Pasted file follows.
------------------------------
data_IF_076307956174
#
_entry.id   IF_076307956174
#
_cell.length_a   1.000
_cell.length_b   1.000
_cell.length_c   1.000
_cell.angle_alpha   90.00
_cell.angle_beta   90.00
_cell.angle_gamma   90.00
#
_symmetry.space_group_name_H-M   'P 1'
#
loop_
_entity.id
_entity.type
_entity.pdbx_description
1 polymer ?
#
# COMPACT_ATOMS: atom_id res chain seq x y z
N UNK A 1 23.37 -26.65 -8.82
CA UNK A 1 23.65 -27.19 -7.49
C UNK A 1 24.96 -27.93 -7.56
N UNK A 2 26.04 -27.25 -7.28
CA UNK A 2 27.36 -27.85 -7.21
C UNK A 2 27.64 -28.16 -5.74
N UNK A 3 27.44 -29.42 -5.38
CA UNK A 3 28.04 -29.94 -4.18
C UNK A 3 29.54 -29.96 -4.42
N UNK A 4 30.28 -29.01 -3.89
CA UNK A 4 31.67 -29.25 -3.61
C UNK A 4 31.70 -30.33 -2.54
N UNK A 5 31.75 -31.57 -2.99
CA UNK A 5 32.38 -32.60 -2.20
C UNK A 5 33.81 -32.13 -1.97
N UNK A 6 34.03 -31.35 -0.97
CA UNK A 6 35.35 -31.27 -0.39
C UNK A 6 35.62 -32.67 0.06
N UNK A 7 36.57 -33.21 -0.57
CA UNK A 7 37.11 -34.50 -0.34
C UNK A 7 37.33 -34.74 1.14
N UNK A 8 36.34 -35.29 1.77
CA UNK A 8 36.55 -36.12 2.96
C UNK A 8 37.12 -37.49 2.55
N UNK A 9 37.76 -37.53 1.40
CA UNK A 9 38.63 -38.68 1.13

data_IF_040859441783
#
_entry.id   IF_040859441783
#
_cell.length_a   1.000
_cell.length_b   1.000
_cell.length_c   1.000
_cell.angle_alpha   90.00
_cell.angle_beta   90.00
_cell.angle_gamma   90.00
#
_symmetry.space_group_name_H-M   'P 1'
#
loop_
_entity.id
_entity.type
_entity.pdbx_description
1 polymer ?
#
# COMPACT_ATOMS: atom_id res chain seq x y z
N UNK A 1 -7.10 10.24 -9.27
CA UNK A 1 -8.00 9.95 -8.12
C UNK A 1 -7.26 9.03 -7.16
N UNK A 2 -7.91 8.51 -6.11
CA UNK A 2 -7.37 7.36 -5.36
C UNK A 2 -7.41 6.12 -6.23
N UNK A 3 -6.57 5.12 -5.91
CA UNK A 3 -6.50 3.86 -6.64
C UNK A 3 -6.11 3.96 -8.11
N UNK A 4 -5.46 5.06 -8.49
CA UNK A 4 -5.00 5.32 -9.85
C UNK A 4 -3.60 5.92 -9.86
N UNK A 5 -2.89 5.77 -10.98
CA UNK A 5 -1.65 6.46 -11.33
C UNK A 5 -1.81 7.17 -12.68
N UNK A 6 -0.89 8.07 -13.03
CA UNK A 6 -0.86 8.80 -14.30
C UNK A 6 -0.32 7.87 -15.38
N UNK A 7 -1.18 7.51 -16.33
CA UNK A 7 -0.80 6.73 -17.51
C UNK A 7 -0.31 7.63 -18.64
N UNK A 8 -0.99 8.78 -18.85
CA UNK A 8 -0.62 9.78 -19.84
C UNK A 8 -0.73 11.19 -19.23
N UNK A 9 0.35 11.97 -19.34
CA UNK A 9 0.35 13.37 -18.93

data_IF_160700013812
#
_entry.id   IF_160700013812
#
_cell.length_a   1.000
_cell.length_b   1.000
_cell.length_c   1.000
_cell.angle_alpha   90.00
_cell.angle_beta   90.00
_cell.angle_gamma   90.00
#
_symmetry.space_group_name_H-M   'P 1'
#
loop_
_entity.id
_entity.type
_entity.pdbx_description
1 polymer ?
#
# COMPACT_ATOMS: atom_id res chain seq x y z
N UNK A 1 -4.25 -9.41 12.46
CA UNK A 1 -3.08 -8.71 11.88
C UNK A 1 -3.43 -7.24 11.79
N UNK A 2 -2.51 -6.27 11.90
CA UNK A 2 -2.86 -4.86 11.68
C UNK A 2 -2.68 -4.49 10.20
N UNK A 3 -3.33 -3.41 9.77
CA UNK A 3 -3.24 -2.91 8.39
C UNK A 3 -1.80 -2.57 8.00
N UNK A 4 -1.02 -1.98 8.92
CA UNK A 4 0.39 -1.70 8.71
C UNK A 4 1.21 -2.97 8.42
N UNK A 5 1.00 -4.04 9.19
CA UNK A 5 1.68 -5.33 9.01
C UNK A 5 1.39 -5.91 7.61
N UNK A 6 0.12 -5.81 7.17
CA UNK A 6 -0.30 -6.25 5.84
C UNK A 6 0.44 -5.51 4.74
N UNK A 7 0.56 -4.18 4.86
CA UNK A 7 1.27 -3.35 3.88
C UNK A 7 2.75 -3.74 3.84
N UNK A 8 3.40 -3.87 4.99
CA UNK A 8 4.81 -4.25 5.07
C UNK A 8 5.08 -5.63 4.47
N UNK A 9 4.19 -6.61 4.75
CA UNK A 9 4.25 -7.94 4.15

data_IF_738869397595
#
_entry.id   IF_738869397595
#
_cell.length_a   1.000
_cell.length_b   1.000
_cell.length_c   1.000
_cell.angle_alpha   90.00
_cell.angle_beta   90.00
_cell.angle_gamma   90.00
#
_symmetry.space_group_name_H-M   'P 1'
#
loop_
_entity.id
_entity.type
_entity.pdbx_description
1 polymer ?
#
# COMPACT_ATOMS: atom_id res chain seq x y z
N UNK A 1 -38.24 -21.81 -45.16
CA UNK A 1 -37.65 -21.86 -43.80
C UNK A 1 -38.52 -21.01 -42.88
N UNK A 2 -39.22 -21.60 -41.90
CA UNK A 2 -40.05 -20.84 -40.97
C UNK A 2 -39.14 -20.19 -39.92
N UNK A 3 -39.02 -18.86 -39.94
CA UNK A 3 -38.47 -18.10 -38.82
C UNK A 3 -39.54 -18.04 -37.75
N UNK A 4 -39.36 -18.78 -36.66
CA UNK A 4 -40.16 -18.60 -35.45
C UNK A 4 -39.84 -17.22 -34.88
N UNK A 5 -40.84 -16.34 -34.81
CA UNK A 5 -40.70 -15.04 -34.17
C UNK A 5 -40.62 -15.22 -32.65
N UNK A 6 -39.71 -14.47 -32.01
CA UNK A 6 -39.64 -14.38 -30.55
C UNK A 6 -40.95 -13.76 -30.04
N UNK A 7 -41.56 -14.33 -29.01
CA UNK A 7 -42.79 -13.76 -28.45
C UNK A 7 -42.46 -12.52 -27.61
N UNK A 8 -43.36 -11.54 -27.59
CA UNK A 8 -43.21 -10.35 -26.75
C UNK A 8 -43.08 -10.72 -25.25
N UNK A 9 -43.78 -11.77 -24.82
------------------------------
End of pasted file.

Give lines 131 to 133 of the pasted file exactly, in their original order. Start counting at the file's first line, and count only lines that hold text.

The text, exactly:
N UNK A 7 0.56 -4.18 4.86
CA UNK A 7 1.27 -3.35 3.88
C UNK A 7 2.75 -3.74 3.84